My first reaction on picking up Les Murray’s new collection, Waiting for the Past, was to note how handsomely produced it is, in hardback – a rare privilege for any book of poetry these days. The jacket image, a drawing of the portico of a stately house, in sepia tones, will be taken up later in one of the poems. A photograph of the author, also washed in sepia, occupies the back cover. Sepia is a virtual synonym for the past, and the intimations of lost time suggested by it, and by the title, are borne out in at least one strand of the book’s concerns.
A profuse talent for image making and a capacity to fold syntax, sense, and sound into extraordinary verbal forms are two Murray hallmarks. Not that it is entirely possible to separate the visual from the auditory. As Seamus Heaney once said in a lecture: ‘In a poem, words, phrases, cadences and images are linked into systems of affect and signification which elude the précis maker. These under-ear activities … are more a matter of the erotics of language than of the politics and polemics of the moment.’ The erotics of language are here in plenty.
A number of the poems are striking evocations of the natural world, with or without a human presence. The opening poem, ‘Black Beaches’, compresses into four brief quatrains the vast geological process of coal formation, the stanzas themselves laid down like strata. The great forest trees, ‘wood-fired towers’, are already imagined as proleptically converting to coal the afternoon sunshine in which they flourish. ‘Nuclear Family Bees’ describes the hives of little native bees, these ‘gold skinfuls of water’. Since these particular bees live in couples rather than large hives, the nuclear families of the title, they form a ‘vertical black suburb’. The poem’s thin column of tercets itself mimics the tree trunk it portrays. The twelve short lines of ‘Dynamic Rest’, which glancingly brings to mind Elizabeth Bishop’s ‘Sandpiper’, call up the shifting patterns of a flock of terns on a windy beach, settling, climbing, hovering. Their feet are described, with a fine touch, as ‘gripping sand’. Why ‘gripping’? Partly to avoid being blown away, no doubt, but there is also the implication that these small packs of anti-gravity would likely fall up into the sky if they let go.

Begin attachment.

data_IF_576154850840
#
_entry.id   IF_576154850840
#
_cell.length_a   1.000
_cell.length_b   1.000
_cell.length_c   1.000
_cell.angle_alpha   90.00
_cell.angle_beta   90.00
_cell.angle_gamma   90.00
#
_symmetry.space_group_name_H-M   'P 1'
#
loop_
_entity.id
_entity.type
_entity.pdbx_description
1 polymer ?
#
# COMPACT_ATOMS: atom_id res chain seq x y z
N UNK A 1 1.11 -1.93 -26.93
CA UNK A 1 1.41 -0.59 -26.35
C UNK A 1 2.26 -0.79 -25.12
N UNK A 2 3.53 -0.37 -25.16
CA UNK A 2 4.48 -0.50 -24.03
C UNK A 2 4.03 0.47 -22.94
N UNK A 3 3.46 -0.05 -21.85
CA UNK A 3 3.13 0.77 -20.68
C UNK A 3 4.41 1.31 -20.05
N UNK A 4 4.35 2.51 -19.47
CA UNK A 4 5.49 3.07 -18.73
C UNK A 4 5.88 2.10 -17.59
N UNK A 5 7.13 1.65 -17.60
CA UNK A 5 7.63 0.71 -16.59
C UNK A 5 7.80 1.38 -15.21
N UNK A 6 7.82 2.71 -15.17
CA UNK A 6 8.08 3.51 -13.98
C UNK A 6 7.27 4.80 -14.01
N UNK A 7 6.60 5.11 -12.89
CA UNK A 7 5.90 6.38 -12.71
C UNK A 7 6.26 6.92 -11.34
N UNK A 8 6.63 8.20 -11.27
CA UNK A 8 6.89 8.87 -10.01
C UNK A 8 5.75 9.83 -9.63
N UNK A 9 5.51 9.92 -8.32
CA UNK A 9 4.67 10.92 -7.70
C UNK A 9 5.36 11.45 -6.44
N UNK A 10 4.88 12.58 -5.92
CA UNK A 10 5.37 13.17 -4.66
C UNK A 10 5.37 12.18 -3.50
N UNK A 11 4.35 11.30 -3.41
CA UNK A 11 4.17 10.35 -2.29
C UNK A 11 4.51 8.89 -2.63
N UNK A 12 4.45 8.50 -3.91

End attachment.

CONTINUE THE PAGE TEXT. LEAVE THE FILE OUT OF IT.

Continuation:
But it is the human presence that dominates. A particularly moving poem is ‘Bench Seats’, in which Murray, crossing Sydney Harbour in a ferry, witnesses the small drama of a girl with Down syndrome attempting to strike up a conversation with a couple of other passengers. She receives no response ‘but a whispered / grimace of mirth’, ‘scrutiny, not politeness’. The poem is the more affecting for being so understated. There is no raised voice of outrage, just low-key observation and presentation of the scene. Murray has written other poems in other books about his own sense of exclusion as a child, and one can read this as a personal poem at one remove. In the last line, ‘the Downs girl wears the remnants of an expression’.